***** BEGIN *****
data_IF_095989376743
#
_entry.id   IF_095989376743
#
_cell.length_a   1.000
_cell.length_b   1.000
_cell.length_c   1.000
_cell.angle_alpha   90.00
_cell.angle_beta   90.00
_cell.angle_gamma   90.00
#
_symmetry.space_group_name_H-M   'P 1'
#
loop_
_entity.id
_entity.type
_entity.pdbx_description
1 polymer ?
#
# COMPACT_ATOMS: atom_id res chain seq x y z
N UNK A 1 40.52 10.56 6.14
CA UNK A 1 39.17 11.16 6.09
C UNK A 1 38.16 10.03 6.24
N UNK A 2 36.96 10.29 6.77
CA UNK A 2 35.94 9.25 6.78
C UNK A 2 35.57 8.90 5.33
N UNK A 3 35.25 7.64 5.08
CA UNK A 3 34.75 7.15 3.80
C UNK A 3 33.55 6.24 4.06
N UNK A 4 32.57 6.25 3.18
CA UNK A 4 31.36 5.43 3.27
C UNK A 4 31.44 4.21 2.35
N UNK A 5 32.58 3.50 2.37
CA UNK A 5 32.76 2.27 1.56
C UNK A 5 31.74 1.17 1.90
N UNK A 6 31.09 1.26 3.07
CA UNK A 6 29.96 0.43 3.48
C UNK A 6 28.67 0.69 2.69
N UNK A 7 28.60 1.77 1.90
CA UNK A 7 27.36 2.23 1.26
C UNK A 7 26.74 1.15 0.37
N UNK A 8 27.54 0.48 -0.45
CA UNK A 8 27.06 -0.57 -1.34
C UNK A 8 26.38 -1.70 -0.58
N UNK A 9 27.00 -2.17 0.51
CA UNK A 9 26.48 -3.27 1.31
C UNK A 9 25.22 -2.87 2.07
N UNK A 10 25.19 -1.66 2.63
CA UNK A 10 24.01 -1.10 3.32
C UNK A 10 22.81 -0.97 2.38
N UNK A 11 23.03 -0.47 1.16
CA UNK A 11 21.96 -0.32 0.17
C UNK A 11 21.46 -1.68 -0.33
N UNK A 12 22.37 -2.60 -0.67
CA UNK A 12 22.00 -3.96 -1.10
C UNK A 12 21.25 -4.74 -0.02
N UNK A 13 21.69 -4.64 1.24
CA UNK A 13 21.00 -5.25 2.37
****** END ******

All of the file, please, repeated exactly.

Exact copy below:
data_IF_095989376743
#
_entry.id   IF_095989376743
#
_cell.length_a   1.000
_cell.length_b   1.000
_cell.length_c   1.000
_cell.angle_alpha   90.00
_cell.angle_beta   90.00
_cell.angle_gamma   90.00
#
_symmetry.space_group_name_H-M   'P 1'
#
loop_
_entity.id
_entity.type
_entity.pdbx_description
1 polymer ?
#
# COMPACT_ATOMS: atom_id res chain seq x y z
N UNK A 1 40.52 10.56 6.14
CA UNK A 1 39.17 11.16 6.09
C UNK A 1 38.16 10.03 6.24
N UNK A 2 36.96 10.29 6.77
CA UNK A 2 35.94 9.25 6.78
C UNK A 2 35.57 8.90 5.33
N UNK A 3 35.25 7.64 5.08
CA UNK A 3 34.75 7.15 3.80
C UNK A 3 33.55 6.24 4.06
N UNK A 4 32.57 6.25 3.18
CA UNK A 4 31.36 5.43 3.27
C UNK A 4 31.44 4.21 2.35
N UNK A 5 32.58 3.50 2.37
CA UNK A 5 32.76 2.27 1.56
C UNK A 5 31.74 1.17 1.90
N UNK A 6 31.09 1.26 3.07
CA UNK A 6 29.96 0.43 3.48
C UNK A 6 28.67 0.69 2.69
N UNK A 7 28.60 1.77 1.90
CA UNK A 7 27.36 2.23 1.26
C UNK A 7 26.74 1.15 0.37
N UNK A 8 27.54 0.48 -0.45
CA UNK A 8 27.06 -0.57 -1.34
C UNK A 8 26.38 -1.70 -0.58
N UNK A 9 27.00 -2.17 0.51
CA UNK A 9 26.48 -3.27 1.31
C UNK A 9 25.22 -2.87 2.07
N UNK A 10 25.19 -1.66 2.63
CA UNK A 10 24.01 -1.10 3.32
C UNK A 10 22.81 -0.97 2.38
N UNK A 11 23.03 -0.47 1.16
CA UNK A 11 21.96 -0.32 0.17
C UNK A 11 21.46 -1.68 -0.33
N UNK A 12 22.37 -2.60 -0.67
CA UNK A 12 22.00 -3.96 -1.10
C UNK A 12 21.25 -4.74 -0.02
N UNK A 13 21.69 -4.64 1.24
CA UNK A 13 21.00 -5.25 2.37